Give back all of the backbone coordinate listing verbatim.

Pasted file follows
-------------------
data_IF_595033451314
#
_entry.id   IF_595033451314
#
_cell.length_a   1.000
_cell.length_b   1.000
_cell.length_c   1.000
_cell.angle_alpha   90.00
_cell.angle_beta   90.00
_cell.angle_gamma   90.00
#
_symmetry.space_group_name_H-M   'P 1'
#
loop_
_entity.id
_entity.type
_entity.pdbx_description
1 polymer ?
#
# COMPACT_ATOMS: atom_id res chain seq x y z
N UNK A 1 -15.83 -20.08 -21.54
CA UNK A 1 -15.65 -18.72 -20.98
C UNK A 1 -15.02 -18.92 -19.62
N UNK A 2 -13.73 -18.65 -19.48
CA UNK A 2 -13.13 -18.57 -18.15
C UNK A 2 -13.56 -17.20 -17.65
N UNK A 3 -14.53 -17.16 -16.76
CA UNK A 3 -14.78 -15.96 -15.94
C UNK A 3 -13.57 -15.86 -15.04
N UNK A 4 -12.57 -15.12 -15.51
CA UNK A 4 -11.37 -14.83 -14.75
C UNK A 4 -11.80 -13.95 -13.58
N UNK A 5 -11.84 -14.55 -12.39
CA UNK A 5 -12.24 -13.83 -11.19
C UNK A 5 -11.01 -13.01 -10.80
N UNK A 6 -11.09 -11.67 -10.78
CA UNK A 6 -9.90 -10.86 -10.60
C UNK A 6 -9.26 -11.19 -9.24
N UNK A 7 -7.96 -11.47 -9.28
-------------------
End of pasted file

data_IF_595033451314
#
_entry.id   IF_595033451314
#
_cell.length_a   1.000
_cell.length_b   1.000
_cell.length_c   1.000
_cell.angle_alpha   90.00
_cell.angle_beta   90.00
_cell.angle_gamma   90.00
#
_symmetry.space_group_name_H-M   'P 1'
#
loop_
_entity.id
_entity.type
_entity.pdbx_description
1 polymer ?
#
# COMPACT_ATOMS: atom_id res chain seq x y z
N UNK A 1 -15.83 -20.08 -21.54
CA UNK A 1 -15.65 -18.72 -20.98
C UNK A 1 -15.02 -18.92 -19.62
N UNK A 2 -13.73 -18.65 -19.48
CA UNK A 2 -13.13 -18.57 -18.15
C UNK A 2 -13.56 -17.20 -17.65
N UNK A 3 -14.53 -17.16 -16.76
CA UNK A 3 -14.78 -15.96 -15.94
C UNK A 3 -13.57 -15.86 -15.04
N UNK A 4 -12.57 -15.12 -15.51
CA UNK A 4 -11.37 -14.83 -14.75
C UNK A 4 -11.80 -13.95 -13.58
N UNK A 5 -11.84 -14.55 -12.39
CA UNK A 5 -12.24 -13.83 -11.19
C UNK A 5 -11.01 -13.01 -10.80
N UNK A 6 -11.09 -11.67 -10.78
CA UNK A 6 -9.90 -10.86 -10.60
C UNK A 6 -9.26 -11.19 -9.24
N UNK A 7 -7.96 -11.47 -9.28